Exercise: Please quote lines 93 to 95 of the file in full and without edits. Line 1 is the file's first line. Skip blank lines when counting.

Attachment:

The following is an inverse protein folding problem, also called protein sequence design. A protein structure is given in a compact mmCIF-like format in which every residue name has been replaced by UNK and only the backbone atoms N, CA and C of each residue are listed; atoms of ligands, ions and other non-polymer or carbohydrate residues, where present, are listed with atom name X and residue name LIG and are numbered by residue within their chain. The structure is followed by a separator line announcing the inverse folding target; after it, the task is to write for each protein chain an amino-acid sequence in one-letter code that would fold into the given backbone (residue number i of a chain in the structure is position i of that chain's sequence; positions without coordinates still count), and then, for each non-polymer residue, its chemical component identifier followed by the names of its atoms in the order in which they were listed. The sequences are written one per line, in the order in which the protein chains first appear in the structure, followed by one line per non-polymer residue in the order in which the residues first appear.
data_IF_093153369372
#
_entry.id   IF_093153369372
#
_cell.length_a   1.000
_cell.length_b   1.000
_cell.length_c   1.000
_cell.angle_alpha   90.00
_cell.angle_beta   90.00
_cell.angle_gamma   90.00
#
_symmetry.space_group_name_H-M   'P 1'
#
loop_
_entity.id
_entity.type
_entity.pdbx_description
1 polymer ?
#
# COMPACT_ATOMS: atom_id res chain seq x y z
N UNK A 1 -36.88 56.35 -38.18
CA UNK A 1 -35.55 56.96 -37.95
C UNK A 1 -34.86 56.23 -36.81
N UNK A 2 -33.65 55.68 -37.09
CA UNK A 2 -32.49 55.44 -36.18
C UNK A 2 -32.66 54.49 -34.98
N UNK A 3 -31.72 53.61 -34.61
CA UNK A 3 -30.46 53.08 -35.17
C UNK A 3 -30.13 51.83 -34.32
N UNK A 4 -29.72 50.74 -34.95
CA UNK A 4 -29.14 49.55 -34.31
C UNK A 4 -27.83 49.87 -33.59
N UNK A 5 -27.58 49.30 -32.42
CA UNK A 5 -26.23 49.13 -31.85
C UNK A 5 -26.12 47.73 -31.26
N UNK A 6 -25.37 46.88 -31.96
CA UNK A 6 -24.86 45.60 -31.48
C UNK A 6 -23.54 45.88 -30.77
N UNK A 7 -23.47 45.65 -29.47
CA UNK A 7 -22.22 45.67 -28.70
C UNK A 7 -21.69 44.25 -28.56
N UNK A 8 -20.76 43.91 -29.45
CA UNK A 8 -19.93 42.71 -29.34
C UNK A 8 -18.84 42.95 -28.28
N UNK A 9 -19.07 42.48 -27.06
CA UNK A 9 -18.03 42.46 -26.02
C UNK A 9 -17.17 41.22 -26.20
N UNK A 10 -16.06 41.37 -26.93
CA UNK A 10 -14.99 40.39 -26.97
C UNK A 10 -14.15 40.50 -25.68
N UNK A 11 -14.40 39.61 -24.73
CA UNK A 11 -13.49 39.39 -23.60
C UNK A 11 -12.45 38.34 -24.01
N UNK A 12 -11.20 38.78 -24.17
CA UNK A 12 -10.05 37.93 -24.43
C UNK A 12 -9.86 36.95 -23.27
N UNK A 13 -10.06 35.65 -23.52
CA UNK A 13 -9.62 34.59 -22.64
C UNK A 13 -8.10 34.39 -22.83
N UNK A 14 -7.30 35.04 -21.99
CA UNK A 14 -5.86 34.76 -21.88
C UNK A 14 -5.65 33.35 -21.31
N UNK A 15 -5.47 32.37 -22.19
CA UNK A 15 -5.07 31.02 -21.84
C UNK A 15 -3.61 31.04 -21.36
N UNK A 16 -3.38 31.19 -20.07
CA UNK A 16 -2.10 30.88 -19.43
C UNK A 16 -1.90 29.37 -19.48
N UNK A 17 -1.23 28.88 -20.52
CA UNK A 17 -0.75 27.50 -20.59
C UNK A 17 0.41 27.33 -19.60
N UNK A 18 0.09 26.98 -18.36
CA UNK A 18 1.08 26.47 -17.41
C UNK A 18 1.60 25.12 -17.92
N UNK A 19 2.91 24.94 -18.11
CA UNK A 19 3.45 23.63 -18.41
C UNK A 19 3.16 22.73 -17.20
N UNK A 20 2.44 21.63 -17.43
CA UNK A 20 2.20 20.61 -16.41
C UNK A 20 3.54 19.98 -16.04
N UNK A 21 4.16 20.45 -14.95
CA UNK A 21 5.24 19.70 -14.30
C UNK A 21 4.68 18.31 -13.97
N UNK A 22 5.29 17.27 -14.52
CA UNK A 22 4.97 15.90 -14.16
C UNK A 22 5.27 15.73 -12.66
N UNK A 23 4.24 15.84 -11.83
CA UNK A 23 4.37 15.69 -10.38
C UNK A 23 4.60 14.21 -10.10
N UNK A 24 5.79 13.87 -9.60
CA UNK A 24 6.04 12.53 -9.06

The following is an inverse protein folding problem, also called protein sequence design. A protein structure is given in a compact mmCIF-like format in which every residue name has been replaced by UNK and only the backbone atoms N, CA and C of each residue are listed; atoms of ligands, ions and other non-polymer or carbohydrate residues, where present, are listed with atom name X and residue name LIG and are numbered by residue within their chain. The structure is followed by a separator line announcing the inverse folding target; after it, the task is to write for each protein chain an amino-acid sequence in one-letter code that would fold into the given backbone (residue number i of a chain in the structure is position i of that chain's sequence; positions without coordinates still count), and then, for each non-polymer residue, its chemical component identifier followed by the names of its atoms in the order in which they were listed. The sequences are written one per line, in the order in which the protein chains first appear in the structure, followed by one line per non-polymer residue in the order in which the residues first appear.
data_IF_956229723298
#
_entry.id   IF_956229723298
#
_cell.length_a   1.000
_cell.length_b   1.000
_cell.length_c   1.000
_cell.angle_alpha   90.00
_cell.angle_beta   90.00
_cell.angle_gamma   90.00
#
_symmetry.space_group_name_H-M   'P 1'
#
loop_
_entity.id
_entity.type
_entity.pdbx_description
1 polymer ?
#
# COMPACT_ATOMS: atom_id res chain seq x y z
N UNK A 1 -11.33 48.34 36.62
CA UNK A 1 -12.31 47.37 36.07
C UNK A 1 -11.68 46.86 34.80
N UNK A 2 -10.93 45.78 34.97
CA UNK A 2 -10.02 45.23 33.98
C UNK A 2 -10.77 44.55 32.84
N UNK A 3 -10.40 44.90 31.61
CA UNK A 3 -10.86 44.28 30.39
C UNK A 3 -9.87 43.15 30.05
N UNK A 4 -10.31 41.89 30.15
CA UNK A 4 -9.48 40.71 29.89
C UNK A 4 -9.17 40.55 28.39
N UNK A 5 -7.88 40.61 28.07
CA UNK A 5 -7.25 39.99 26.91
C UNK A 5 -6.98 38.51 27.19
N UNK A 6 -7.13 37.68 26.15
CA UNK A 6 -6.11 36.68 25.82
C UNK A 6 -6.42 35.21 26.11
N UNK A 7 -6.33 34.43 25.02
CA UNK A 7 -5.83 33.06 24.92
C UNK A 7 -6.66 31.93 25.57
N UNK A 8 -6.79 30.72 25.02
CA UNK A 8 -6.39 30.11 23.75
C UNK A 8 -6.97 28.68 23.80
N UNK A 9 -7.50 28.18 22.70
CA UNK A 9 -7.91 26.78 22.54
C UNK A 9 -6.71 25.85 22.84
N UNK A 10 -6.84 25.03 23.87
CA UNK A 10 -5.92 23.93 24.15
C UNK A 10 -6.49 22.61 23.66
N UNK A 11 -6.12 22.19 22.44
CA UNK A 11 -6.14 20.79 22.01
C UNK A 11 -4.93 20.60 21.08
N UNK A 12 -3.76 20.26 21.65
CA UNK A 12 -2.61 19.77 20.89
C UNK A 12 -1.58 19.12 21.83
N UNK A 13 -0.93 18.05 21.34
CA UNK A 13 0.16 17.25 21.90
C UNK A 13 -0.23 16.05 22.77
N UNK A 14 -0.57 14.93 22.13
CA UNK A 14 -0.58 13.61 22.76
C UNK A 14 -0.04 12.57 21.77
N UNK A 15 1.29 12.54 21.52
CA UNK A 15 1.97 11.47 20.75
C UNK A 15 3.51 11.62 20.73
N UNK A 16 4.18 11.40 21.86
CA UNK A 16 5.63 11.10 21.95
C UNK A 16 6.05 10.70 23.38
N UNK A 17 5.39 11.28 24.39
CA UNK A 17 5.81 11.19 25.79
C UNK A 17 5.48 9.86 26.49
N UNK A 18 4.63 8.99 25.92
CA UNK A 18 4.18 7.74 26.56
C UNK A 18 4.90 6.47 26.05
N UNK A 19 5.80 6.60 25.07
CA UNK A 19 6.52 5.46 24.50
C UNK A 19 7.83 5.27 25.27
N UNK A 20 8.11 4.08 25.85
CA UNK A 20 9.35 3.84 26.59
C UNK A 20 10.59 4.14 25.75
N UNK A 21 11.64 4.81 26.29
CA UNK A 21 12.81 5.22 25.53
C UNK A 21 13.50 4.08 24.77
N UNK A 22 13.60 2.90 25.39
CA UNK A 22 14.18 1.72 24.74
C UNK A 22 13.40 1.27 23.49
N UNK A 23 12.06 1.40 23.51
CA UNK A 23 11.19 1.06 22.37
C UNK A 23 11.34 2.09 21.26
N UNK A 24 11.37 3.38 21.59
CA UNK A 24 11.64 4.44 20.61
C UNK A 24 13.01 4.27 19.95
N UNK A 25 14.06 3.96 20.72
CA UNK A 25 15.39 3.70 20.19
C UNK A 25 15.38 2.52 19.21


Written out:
The following is an inverse protein folding problem, also called protein sequence design. A protein structure is given in a compact mmCIF-like format in which every residue name has been replaced by UNK and only the backbone atoms N, CA and C of each residue are listed; atoms of ligands, ions and other non-polymer or carbohydrate residues, where present, are listed with atom name X and residue name LIG and are numbered by residue within their chain. The structure is followed by a separator line announcing the inverse folding target; after it, the task is to write for each protein chain an amino-acid sequence in one-letter code that would fold into the given backbone (residue number i of a chain in the structure is position i of that chain's sequence; positions without coordinates still count), and then, for each non-polymer residue, its chemical component identifier followed by the names of its atoms in the order in which they were listed. The sequences are written one per line, in the order in which the protein chains first appear in the structure, followed by one line per non-polymer residue in the order in which the residues first appear.
data_IF_956229723298
#